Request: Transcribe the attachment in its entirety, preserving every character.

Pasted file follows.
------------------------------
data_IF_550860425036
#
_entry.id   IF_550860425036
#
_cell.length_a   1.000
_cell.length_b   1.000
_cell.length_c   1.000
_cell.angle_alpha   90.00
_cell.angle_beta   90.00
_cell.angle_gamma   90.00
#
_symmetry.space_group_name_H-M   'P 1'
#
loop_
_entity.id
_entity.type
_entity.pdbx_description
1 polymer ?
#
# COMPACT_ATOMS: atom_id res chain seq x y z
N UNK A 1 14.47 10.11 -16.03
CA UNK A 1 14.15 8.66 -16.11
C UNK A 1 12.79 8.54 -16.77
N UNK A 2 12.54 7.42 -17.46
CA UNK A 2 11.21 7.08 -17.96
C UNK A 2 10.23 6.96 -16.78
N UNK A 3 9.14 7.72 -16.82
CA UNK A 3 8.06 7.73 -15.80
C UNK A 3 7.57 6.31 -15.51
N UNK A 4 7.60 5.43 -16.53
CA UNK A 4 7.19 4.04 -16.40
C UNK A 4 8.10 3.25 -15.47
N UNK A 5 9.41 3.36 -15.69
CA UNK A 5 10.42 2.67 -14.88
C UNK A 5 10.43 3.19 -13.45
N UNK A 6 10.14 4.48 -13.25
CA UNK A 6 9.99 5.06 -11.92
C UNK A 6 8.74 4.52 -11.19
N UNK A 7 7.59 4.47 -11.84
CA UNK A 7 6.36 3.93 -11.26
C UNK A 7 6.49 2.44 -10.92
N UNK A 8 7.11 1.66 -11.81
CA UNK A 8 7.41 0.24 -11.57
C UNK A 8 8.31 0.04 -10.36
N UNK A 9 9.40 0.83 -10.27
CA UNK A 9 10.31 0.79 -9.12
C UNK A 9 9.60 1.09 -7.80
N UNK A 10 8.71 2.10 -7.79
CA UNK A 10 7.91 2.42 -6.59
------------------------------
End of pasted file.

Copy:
data_IF_550860425036
#
_entry.id   IF_550860425036
#
_cell.length_a   1.000
_cell.length_b   1.000
_cell.length_c   1.000
_cell.angle_alpha   90.00
_cell.angle_beta   90.00
_cell.angle_gamma   90.00
#
_symmetry.space_group_name_H-M   'P 1'
#
loop_
_entity.id
_entity.type
_entity.pdbx_description
1 polymer ?
#
# COMPACT_ATOMS: atom_id res chain seq x y z
N UNK A 1 14.47 10.11 -16.03
CA UNK A 1 14.15 8.66 -16.11
C UNK A 1 12.79 8.54 -16.77
N UNK A 2 12.54 7.42 -17.46
CA UNK A 2 11.21 7.08 -17.96
C UNK A 2 10.23 6.96 -16.78
N UNK A 3 9.14 7.72 -16.82
CA UNK A 3 8.06 7.73 -15.80
C UNK A 3 7.57 6.31 -15.51
N UNK A 4 7.60 5.43 -16.53
CA UNK A 4 7.19 4.04 -16.40
C UNK A 4 8.10 3.25 -15.47
N UNK A 5 9.41 3.36 -15.69
CA UNK A 5 10.42 2.67 -14.88
C UNK A 5 10.43 3.19 -13.45
N UNK A 6 10.14 4.48 -13.25
CA UNK A 6 9.99 5.06 -11.92
C UNK A 6 8.74 4.52 -11.19
N UNK A 7 7.59 4.47 -11.84
CA UNK A 7 6.36 3.93 -11.26
C UNK A 7 6.49 2.44 -10.92
N UNK A 8 7.11 1.66 -11.81
CA UNK A 8 7.41 0.24 -11.57
C UNK A 8 8.31 0.04 -10.36
N UNK A 9 9.40 0.83 -10.27
CA UNK A 9 10.31 0.79 -9.12
C UNK A 9 9.60 1.09 -7.80
N UNK A 10 8.71 2.10 -7.79
CA UNK A 10 7.91 2.42 -6.59